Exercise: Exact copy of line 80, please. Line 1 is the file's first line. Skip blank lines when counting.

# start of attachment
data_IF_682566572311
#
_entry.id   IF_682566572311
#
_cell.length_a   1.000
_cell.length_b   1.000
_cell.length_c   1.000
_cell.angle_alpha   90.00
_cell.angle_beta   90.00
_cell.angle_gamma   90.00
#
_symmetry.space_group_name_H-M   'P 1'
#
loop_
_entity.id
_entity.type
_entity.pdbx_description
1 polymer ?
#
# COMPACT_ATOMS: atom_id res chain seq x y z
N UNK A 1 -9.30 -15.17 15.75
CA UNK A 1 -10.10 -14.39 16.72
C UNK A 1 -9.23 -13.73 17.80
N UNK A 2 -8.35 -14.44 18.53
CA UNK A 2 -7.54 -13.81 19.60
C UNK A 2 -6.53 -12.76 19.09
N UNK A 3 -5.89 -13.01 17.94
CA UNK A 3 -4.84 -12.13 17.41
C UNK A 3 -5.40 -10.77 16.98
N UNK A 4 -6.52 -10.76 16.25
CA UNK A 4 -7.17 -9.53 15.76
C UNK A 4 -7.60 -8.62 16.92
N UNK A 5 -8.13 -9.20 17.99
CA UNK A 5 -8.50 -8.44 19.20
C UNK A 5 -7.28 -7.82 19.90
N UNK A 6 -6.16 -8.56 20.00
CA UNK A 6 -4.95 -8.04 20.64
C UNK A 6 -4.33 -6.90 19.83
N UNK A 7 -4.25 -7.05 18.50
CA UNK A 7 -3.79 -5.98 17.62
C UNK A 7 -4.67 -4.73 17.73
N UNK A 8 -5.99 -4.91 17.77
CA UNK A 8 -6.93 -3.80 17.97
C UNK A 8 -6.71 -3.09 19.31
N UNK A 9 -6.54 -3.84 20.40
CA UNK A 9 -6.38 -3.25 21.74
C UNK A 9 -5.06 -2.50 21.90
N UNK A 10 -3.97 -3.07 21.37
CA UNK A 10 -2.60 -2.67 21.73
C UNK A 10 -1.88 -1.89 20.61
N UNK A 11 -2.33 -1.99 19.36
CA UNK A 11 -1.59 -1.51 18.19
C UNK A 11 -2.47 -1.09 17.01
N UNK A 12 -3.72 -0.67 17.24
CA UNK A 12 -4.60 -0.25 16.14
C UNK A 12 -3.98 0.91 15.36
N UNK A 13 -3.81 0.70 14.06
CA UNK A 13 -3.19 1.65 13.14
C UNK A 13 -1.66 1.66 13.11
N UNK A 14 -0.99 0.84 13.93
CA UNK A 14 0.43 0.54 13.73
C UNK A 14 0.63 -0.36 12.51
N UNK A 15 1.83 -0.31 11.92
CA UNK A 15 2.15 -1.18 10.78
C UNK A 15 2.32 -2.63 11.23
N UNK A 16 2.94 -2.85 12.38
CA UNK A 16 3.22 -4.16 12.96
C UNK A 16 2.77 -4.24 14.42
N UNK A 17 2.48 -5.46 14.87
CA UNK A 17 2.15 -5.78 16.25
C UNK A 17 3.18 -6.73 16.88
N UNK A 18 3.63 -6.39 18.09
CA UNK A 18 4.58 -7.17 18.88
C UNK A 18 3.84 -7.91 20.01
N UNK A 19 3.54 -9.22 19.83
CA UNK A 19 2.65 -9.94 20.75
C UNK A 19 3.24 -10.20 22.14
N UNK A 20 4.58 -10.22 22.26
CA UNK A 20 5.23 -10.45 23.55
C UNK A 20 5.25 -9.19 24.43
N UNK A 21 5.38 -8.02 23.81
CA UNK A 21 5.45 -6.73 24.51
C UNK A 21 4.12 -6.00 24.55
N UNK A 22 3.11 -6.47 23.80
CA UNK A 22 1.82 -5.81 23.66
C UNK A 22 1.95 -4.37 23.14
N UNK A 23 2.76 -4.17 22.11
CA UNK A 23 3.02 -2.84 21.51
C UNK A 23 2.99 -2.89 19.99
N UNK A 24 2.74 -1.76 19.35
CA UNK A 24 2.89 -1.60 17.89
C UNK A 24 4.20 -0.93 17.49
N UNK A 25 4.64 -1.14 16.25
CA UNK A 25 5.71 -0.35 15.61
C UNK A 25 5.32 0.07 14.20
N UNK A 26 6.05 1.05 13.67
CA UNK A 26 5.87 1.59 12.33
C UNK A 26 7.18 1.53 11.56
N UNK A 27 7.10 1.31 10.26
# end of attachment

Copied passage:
C UNK A 20 5.25 -9.19 24.43